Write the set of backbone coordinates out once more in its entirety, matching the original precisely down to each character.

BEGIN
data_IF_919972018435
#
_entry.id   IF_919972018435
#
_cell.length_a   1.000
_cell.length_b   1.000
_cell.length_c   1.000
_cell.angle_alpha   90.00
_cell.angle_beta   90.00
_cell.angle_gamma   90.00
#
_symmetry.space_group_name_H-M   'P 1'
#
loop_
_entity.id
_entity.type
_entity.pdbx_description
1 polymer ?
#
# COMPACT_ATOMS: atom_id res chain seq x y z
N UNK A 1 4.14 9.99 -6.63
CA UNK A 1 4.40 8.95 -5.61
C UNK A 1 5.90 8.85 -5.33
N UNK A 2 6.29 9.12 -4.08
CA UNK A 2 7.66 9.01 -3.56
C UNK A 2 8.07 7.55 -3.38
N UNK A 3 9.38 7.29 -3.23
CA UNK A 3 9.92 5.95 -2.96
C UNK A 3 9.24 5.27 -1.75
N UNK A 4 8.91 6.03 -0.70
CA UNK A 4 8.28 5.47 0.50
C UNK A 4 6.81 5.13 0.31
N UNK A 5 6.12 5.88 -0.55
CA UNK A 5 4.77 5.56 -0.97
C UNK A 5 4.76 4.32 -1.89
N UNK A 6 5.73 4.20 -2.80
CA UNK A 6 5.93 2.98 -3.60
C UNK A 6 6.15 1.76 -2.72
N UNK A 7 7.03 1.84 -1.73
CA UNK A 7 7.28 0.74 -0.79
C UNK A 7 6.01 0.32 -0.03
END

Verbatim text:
data_IF_919972018435
#
_entry.id   IF_919972018435
#
_cell.length_a   1.000
_cell.length_b   1.000
_cell.length_c   1.000
_cell.angle_alpha   90.00
_cell.angle_beta   90.00
_cell.angle_gamma   90.00
#
_symmetry.space_group_name_H-M   'P 1'
#
loop_
_entity.id
_entity.type
_entity.pdbx_description
1 polymer ?
#
# COMPACT_ATOMS: atom_id res chain seq x y z
N UNK A 1 4.14 9.99 -6.63
CA UNK A 1 4.40 8.95 -5.61
C UNK A 1 5.90 8.85 -5.33
N UNK A 2 6.29 9.12 -4.08
CA UNK A 2 7.66 9.01 -3.56
C UNK A 2 8.07 7.55 -3.38
N UNK A 3 9.38 7.29 -3.23
CA UNK A 3 9.92 5.95 -2.96
C UNK A 3 9.24 5.27 -1.75
N UNK A 4 8.91 6.03 -0.70
CA UNK A 4 8.28 5.47 0.50
C UNK A 4 6.81 5.13 0.31
N UNK A 5 6.12 5.88 -0.55
CA UNK A 5 4.77 5.56 -0.97
C UNK A 5 4.76 4.32 -1.89
N UNK A 6 5.73 4.20 -2.80
CA UNK A 6 5.93 2.98 -3.60
C UNK A 6 6.15 1.76 -2.72
N UNK A 7 7.03 1.84 -1.73
CA UNK A 7 7.28 0.74 -0.79
C UNK A 7 6.01 0.32 -0.03